I am no longer talking to old resources who believe that if I don't insist on the traditional, I am, then, of course enabling.

I am exhausted and know that I need to care for ME, but if any of you have thoughts about non-twelve step programs, I would like to hear. Please no flames.-.-I will burn up and scatter.

Love, again

LLAWEN
Here's what I hear.

AH knows intimately that addiction can be beaten through a short process of self-recovery. You, his mother, say you have done it and he may suspect it is a common occurrence, something he could do. It is. I did it. A bunch of people here on SR have done it. And we've been interested enough to stick around and validate self-recovery for the sake of newcomers.

AH knows intimately that some others believe they must remain in the well known recovery group movement without which they will usually admit to being at risk of getting drunk or stoned - to wit your husband. I was in it for 10 years long ago, but was not there to stay stopped. I had already quit for good. I was there first to get the authorities off my back; second to try to change it by pushing Quad A; and finally to have an excuse to get out of the house because I had a selfish streak that occasionally surpassed my desire to be a better father and husband.

AH knows intimately the premature death of a brother, and how that can test the resilience of a family. I suffered that experience, too. It had no influence upon my addiction or subsequent recovery.

AH knows intimately the dynamics of being an addict in a home with a low trust level and the ability to behave very irresponsibly with minimal consequences. About that I have little experience, but I do know how I would have abused the leniency if it had existed.

If AH gives excuses to justify his drug use, even the death of his brother, there is a program that suggests you not buy into it, not even one little bit. That program is Rational Recovery's Addictive Voice Recognition Technique. It is a program of self-recovery that any adult is capable of doing. The stronger the addict believes it is outrageously wrong to drink or drug any more, the easier it will be to quit for good.

There is a set of four AVRT educational discussion threads right here on Secular Connections webpage where you began this thread. It has almost 2000 posts strung out over the last ten months. It is unequalled in the variety of ways people first come to begin learning AVRT.

The most concise resource to learn AVRT is the book, "Rational Recovery, The New Cure for Substance Addiction, The Revolutionary Alternative to Alcoholics Anonymous" which is available from Amazon for a few dollars. Another quick, free resource for AVRT is on the creator/founders Jack and Lois Trimpey's website Rational Recovery | Welcome to Rational Recovery .

I may be going out on a limb a little bit here, but as I see it, the best you can do is -
require AH get trusted medical opinions regarding detoxification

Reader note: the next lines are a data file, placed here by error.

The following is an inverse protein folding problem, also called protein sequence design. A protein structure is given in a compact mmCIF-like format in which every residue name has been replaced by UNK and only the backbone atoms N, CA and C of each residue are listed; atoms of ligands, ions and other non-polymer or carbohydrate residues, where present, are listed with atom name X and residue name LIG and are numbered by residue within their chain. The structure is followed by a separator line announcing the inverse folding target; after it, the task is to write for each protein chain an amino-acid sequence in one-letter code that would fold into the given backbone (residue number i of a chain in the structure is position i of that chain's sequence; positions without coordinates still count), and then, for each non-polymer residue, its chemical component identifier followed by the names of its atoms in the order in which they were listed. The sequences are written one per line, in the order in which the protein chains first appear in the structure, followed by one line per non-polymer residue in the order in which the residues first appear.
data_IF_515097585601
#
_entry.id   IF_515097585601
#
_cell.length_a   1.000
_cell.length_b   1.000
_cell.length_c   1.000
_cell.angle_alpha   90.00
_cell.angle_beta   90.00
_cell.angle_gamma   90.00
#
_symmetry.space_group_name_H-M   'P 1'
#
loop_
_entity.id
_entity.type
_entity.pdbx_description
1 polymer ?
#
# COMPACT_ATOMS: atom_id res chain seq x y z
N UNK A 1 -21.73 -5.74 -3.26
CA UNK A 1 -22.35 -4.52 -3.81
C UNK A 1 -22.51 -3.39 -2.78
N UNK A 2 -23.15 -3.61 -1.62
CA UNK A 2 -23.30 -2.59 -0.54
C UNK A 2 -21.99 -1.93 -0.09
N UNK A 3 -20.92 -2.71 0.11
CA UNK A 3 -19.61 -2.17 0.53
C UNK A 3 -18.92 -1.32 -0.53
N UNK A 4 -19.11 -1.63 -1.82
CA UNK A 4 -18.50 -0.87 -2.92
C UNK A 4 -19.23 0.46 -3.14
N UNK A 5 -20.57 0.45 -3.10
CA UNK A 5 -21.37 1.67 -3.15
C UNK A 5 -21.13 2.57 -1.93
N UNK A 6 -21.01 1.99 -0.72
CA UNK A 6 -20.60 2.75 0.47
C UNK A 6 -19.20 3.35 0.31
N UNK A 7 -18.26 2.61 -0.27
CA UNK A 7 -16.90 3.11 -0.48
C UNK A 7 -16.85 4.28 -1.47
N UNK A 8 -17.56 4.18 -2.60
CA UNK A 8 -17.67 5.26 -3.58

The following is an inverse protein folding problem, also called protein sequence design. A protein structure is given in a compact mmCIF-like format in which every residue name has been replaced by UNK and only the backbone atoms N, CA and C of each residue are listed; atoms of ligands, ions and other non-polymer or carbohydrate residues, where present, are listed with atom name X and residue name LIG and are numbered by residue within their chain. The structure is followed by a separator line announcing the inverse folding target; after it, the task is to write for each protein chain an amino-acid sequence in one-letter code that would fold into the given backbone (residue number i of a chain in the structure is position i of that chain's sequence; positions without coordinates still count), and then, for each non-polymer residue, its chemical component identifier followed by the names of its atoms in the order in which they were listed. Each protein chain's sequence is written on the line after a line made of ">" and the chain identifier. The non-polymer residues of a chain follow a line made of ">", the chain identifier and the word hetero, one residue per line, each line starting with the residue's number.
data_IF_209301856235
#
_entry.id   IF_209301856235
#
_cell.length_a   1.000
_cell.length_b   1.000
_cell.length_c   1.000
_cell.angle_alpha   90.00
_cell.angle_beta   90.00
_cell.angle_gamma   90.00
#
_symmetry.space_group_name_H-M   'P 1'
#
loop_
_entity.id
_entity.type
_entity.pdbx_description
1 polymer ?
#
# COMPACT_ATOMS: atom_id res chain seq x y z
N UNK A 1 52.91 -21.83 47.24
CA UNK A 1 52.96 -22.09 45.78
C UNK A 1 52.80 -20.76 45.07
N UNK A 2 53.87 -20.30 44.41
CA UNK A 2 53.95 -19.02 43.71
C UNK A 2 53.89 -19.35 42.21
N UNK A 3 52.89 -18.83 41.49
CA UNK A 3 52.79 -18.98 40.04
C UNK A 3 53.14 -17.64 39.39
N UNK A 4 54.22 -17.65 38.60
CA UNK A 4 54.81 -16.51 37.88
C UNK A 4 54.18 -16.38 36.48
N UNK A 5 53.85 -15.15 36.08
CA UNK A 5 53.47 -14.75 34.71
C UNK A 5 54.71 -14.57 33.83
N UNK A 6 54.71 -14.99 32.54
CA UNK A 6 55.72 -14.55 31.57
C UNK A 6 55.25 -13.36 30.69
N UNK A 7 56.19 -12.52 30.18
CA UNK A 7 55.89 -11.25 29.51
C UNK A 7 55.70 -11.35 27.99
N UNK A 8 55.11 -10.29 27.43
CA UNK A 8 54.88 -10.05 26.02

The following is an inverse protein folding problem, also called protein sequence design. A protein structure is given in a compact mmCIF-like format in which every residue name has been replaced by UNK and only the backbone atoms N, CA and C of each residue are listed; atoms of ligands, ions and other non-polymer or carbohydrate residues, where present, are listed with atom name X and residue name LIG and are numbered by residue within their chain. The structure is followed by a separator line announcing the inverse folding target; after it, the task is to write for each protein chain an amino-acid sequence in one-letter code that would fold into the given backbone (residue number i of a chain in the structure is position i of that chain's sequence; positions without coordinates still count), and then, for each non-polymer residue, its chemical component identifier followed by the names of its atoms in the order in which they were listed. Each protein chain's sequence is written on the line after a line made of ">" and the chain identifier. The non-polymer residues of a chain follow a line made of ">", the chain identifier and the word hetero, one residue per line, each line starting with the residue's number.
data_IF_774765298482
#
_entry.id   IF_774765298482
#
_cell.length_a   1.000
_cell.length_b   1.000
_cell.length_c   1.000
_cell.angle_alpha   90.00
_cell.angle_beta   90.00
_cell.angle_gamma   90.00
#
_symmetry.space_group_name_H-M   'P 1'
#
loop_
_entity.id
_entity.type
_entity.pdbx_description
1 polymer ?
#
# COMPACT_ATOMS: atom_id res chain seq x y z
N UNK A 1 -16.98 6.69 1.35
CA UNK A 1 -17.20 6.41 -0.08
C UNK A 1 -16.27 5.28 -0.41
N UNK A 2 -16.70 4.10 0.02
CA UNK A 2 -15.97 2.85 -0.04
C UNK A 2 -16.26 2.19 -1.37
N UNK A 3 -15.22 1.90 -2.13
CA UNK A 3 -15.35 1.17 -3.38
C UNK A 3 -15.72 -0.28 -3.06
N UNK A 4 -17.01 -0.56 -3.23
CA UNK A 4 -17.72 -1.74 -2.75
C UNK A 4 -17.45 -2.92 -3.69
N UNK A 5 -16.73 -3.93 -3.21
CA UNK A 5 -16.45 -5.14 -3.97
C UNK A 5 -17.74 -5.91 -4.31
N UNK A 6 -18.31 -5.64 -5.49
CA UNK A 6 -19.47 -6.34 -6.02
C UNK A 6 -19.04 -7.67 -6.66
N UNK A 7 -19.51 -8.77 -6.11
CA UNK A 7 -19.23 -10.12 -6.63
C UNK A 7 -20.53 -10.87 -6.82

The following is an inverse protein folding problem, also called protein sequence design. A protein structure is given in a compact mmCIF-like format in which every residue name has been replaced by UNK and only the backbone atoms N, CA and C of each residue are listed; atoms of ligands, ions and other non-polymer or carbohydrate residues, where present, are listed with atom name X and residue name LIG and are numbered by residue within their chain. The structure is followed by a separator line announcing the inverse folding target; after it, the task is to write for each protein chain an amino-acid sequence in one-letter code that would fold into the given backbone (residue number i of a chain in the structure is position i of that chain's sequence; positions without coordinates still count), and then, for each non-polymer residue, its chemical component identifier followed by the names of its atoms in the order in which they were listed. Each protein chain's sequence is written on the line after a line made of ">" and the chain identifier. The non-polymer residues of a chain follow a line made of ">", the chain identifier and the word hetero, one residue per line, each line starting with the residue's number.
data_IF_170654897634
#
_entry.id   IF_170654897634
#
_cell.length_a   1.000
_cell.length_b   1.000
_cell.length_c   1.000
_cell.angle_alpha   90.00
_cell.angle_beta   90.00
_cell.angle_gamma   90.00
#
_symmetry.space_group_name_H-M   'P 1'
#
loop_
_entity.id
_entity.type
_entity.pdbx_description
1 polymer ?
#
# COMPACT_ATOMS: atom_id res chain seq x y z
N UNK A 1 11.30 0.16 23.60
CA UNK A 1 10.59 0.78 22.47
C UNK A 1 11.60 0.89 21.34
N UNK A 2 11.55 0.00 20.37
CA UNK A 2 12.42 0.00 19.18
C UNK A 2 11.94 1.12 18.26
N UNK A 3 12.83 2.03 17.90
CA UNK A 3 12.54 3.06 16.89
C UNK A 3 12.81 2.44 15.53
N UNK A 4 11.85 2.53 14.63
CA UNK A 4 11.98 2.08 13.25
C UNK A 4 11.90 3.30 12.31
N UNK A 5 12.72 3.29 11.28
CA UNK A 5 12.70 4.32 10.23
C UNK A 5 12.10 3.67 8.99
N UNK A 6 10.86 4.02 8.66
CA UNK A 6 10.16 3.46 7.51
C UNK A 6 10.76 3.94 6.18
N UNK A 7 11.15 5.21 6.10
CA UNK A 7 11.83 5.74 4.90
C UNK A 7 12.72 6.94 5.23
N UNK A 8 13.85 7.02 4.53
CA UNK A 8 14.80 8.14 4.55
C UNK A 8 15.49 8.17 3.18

continue to be an example of an abstainer for him to observe,
firmly lay down the law of the household as a team with your husband,
consider imposing random drug tests,
have him make contact with Rational Recovery (if you so choose)
don't be surprised if he gets himself kicked out of your home,
suggest he sign up here (anonymously from you) on SR.
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Old 06-25-2012, 09:41 PM
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Family Member here.

My husband got hooked on pain meds after a sports injury and several surgeries. Instead of weaning off, he ended up adding more .

Now about 15 months later.... he is in a non-12 step rehab center where he went through detox, and is now getting individual therapy along with other holistic treatments. He is doing really well.

When he was actively using and not wanting to stop, I went ahead on my own and started researching recovery methods. I wanted to be ready to assist my husband when he was ready. It took a while but he made the decision on his own.

Neither of us could embrace the 12 step approach because of the issues of being powerless, and the necessary lifetime commitment to declare himself as an addict and attend meetings that keep him an addict.

What we chose was more of an individualized approach where he works with a great staff of psychiatrist and other therapists. Dare I say....addiction is not considered a lifelong disease.

From my readings I think most of the concepts are very similiar to AVRT, SMART. And I would suggest also that you look at CRAFT because they have things specifically for family.

I started here on Newcomers, and because I was family was directed to the Family Forum, but I must say I have had a lot of people telling me what we are doing is all wrong because its not 12 step based. It does get tiring !

My husbands treatment puts a high value on family participation, and family therapy also. Its because as you said, a person coming out of rehab has to be able to go back home and adjust to real life. In my husbands case that means me and our 5 month old son, his career waiting while he is on medical leave, etc.

Just wanted to say hello, and let you know you are not alone.